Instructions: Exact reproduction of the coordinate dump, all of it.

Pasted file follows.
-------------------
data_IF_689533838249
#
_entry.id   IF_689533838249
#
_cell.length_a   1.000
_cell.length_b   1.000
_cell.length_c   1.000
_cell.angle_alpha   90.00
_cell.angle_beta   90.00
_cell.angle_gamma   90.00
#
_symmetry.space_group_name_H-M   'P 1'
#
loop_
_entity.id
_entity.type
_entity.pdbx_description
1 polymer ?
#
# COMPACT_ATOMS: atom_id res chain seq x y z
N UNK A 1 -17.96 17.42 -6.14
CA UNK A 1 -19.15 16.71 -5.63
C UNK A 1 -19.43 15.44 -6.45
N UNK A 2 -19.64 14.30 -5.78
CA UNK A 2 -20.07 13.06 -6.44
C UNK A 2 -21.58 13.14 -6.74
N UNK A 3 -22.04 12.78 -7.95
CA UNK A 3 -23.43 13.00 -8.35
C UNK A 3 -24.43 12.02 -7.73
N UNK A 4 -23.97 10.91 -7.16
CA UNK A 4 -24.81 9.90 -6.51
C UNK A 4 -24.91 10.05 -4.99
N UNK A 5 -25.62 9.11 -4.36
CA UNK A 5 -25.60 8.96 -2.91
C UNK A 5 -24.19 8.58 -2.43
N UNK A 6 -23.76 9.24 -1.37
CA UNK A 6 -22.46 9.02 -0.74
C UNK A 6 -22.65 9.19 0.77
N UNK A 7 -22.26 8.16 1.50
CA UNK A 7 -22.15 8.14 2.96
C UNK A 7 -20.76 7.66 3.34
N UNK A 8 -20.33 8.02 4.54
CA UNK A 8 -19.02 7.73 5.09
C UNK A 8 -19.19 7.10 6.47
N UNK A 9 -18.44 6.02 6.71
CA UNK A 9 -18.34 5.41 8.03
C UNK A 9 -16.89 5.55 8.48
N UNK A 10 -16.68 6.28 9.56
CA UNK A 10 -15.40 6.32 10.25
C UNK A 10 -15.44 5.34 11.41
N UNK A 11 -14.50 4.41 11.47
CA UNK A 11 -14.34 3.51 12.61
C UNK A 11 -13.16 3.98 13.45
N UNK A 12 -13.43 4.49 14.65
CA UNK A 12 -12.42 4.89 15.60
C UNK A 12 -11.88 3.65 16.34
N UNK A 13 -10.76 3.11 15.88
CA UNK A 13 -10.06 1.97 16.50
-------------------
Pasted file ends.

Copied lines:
data_IF_689533838249
#
_entry.id   IF_689533838249
#
_cell.length_a   1.000
_cell.length_b   1.000
_cell.length_c   1.000
_cell.angle_alpha   90.00
_cell.angle_beta   90.00
_cell.angle_gamma   90.00
#
_symmetry.space_group_name_H-M   'P 1'
#
loop_
_entity.id
_entity.type
_entity.pdbx_description
1 polymer ?
#
# COMPACT_ATOMS: atom_id res chain seq x y z
N UNK A 1 -17.96 17.42 -6.14
CA UNK A 1 -19.15 16.71 -5.63
C UNK A 1 -19.43 15.44 -6.45
N UNK A 2 -19.64 14.30 -5.78
CA UNK A 2 -20.07 13.06 -6.44
C UNK A 2 -21.58 13.14 -6.74
N UNK A 3 -22.04 12.78 -7.95
CA UNK A 3 -23.43 13.00 -8.35
C UNK A 3 -24.43 12.02 -7.73
N UNK A 4 -23.97 10.91 -7.16
CA UNK A 4 -24.81 9.90 -6.51
C UNK A 4 -24.91 10.05 -4.99
N UNK A 5 -25.62 9.11 -4.36
CA UNK A 5 -25.60 8.96 -2.91
C UNK A 5 -24.19 8.58 -2.43
N UNK A 6 -23.76 9.24 -1.37
CA UNK A 6 -22.46 9.02 -0.74
C UNK A 6 -22.65 9.19 0.77
N UNK A 7 -22.26 8.16 1.50
CA UNK A 7 -22.15 8.14 2.96
C UNK A 7 -20.76 7.66 3.34
N UNK A 8 -20.33 8.02 4.54
CA UNK A 8 -19.02 7.73 5.09
C UNK A 8 -19.19 7.10 6.47
N UNK A 9 -18.44 6.02 6.71
CA UNK A 9 -18.34 5.41 8.03
C UNK A 9 -16.89 5.55 8.48
N UNK A 10 -16.68 6.28 9.56
CA UNK A 10 -15.40 6.32 10.25
C UNK A 10 -15.44 5.34 11.41
N UNK A 11 -14.50 4.41 11.47
CA UNK A 11 -14.34 3.51 12.61
C UNK A 11 -13.16 3.98 13.45
N UNK A 12 -13.43 4.49 14.65
CA UNK A 12 -12.42 4.89 15.60
C UNK A 12 -11.88 3.65 16.34
N UNK A 13 -10.76 3.11 15.88
CA UNK A 13 -10.06 1.97 16.50